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It's going to be a quick one this week.  I've been busy primping and preening ready for the village open gardens on Sunday and I've not left myself much time to write this post.  After weeks of trying to squeeze extra things into my allotted six, I'm now going to have to be brief.  Ironic, no? Numbers one to four are the Long Border.  I've written about it before, and how I based it on Gertrude Jekyll's design for her garden at Munstead Wood.  She trained as an artist before she turned to gardening and was au fait with the latest colour theories.  She designed these borders to start with white and blue.......... Snapdragon, Delphiniums, Rue and Aruncus moving from pale to deeper yellow... Coreopsis, Achillea and Monarda Then it's on to the reds and oranges... Lychnis, Nasturtiums, Lilies before returning to yellow and then blue. Agapanthus, Clematis, Anthemis My number five spot goes to these tomatoes.  I may have found the answer to our Six on Saturday comp


It's been another dry, warm week and it's been like Summer, in that pots and young plants have needed frequent watering, which is an unexpected extra task at this time of year.  There's plenty of spring flowers, thankfully, to enjoy as we face three more weeks at home.  Here are a few of my favourites.

1. Iris 'Early Purple'

I don't know the proper name of this Iris, which was in the garden when we moved in.  They were lurking, but not flowering, under a yew tree.  They moved around the garden to three different locations,  but are presently adorning the knot garden. 

There are no prizes for guessing how I came up with the name.  It's out before the rest of the Iris and is shorter than them, making it an Intermediate Iris I believe.  Given the number of different varieties in cultivation I don't think I will be able to find it's proper name.

2. Bluebells

Looking lovely in the woodland, where bluebells belong in my opinion.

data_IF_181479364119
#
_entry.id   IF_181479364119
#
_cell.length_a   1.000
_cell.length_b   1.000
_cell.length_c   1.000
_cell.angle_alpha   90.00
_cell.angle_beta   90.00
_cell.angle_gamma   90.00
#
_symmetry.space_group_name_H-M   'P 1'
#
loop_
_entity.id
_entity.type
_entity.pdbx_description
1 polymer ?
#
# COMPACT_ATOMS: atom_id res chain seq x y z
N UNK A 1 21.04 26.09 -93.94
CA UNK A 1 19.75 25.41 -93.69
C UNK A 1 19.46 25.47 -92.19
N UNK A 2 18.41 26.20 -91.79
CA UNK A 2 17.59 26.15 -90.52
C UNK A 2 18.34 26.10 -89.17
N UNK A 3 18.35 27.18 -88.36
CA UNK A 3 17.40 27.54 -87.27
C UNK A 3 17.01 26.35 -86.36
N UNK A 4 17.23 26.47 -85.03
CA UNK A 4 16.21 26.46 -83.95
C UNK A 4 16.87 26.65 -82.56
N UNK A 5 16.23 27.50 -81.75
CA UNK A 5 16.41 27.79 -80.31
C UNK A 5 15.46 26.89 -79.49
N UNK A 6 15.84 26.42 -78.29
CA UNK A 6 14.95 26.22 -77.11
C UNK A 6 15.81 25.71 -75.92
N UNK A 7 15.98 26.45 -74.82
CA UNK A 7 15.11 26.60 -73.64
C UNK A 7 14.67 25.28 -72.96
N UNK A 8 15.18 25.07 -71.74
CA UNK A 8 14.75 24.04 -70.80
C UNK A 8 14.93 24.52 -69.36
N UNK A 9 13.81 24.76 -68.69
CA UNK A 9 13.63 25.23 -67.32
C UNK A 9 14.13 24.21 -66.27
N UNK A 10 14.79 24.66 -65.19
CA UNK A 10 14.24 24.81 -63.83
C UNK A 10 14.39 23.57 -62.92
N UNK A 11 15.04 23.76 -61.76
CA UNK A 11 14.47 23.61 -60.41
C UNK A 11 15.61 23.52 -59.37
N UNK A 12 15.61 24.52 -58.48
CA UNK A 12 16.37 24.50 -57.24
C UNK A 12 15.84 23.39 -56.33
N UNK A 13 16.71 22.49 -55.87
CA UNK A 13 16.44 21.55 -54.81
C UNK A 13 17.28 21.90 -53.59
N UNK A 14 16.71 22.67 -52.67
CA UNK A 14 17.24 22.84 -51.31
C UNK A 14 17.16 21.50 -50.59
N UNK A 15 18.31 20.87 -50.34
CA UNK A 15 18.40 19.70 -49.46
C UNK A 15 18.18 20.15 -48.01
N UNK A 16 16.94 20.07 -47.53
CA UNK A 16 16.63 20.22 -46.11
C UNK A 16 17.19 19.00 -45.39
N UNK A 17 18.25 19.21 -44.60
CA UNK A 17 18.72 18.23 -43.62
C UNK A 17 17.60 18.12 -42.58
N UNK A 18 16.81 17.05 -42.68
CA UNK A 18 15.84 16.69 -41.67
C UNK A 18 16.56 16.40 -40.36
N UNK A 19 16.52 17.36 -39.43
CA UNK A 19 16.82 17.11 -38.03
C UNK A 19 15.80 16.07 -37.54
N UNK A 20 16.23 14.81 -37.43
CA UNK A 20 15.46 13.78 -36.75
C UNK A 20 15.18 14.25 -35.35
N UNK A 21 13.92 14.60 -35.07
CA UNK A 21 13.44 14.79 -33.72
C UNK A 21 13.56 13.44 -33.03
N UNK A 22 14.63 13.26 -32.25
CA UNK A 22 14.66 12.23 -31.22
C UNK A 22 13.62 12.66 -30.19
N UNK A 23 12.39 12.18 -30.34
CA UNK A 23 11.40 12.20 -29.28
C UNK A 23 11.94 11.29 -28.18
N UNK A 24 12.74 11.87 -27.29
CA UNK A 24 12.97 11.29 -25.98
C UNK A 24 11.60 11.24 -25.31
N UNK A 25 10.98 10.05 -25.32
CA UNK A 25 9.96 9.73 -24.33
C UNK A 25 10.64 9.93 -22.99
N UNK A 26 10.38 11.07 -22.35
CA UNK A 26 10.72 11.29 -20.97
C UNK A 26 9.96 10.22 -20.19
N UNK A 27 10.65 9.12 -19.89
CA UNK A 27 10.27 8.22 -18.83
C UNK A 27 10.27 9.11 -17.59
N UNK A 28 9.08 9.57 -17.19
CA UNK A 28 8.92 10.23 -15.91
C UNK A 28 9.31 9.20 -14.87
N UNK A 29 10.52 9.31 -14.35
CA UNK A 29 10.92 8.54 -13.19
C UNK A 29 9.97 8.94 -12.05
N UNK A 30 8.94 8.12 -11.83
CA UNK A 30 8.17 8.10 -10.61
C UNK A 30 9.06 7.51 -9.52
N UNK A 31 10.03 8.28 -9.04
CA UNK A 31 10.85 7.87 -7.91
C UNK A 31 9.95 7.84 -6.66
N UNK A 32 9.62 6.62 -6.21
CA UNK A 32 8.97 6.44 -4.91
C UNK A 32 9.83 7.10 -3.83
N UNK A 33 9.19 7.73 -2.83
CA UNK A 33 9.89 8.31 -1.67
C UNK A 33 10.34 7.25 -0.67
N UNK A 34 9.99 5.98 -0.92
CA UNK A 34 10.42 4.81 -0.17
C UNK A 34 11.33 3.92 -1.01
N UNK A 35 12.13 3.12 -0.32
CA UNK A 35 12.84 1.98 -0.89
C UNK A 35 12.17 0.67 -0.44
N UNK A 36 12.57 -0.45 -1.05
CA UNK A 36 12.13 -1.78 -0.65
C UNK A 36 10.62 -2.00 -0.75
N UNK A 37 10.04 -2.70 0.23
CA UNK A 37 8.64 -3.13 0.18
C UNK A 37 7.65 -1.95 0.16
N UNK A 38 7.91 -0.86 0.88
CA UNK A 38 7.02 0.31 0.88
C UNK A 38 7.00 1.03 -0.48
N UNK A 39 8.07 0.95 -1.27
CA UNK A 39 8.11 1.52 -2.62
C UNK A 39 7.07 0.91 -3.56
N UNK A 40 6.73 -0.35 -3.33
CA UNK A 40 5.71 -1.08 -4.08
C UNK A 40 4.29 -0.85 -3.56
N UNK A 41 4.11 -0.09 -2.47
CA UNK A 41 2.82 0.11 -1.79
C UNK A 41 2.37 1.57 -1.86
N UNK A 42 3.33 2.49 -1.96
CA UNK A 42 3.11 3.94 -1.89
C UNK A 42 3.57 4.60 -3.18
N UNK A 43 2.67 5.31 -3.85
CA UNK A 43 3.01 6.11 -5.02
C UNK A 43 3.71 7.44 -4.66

3. Erythronium 'Pagoda'

I'm gradually getting the woodland garden under control, but in the early days of our gardening here it was a jungle of nettles and elder.  Any plant that went in there had to be tough to survive, and some didn't make it (is this starting to sound like 'Tropic Thunder', the film, to you too?).  Anyway, Erythronium 'Pagoda' went in a few years ago and has not only survived, but flourished.  The flowers look a bit like martagon lilies with their turned back petals.  Very elegant for such a tough plant.

4. Pricking out

After the seed sowing, comes the pricking out.  I've had pretty good germination from most seeds, so the Marigolds ('Space hopper' since you ask, as big and orange as they come), Busy Lizzy, Achillea Lilac shades, Antirrhinums, Red Peppers, Aubergines as well as a few others have all been pricked out.  Now the seed trays are empty there'll be the opportunity to sow the seeds that weren't included in 'round one'.

5. Cherry blossom

If I had a poetic soul, I should be picnicking under these, like the Japanese do, to enjoy the fleeting blossoms falling down about one.  I did lie down under it to take a photograph, but I don't think that counts.

6. Bowl of Tulips

Spring Green and Mount Tacoma looking fresh and simple on the front terrace.  I  often plant two different varieties so that  one tulip would follow on from the other to lengthen the period of the display.  It didn't work out like that this year, but it looks good to me.

Wishing you all good health and may your garden bring you joy this coming week.  Many thanks to The Propagator, who kindly hosts Six on Saturday.  Do click the link and take a look.


  1. Those dogs tooth violets are incredible, such a sight! Love the iris too, that colour appeals to me, love bluey purple. Everything is doing what it should. That is very comforting. :)

  2. I need to move my Pagoda Erythroniums into shade, neither flowers nor foliage have enjoyed the sun of recent weeks; yours look wonderful. Wild bluebells seem as happy in the open as in woodland in Cornwall, especially on higher ground. It seemed wrong to me when I first moved here but I've adjusted my expectations.

    1. I'll look forward to seeing bluebells in the open ground one day.

  3. What wonderful purple irises and your woodland garden looks fantastic with the bluebells and erythroniums!

    1. Thanks. I'm really trying to keep it simple in that area, and not throwing in too many different plants.

  4. Your Erythronium 'Pagoda' look fantastic. I have a couple of plants in my 'woodland' border but all that has appeared so far are some rather chewed looking leaves. I suspect they are not ever going to look like yours! The irises are a lovely colour and I like those tulips together.

    1. The Erythronium have been there quire a few years, and they have bulked out over that time, so yours may improve.

  5. Such lovely plants in bloom - the Iris, Bluebells, cherry blossom, and tulips. But the one that’s caught my attention, and found its way onto my planting list is your beautiful Erythronium 'Pagoda’. I have the perfect spot for that. I need to stop reading other people’s lovely blog posts, it’s getting expensive! ��

    Your seedlings are coming on a treat.

    1. 'Pagoda' is one of the inexpensive Erythronium, but I know what you mean about the 'wish lists' growing longer the more blogs you read.

  6. the dogs tooth violets look lovely in your woodland area.


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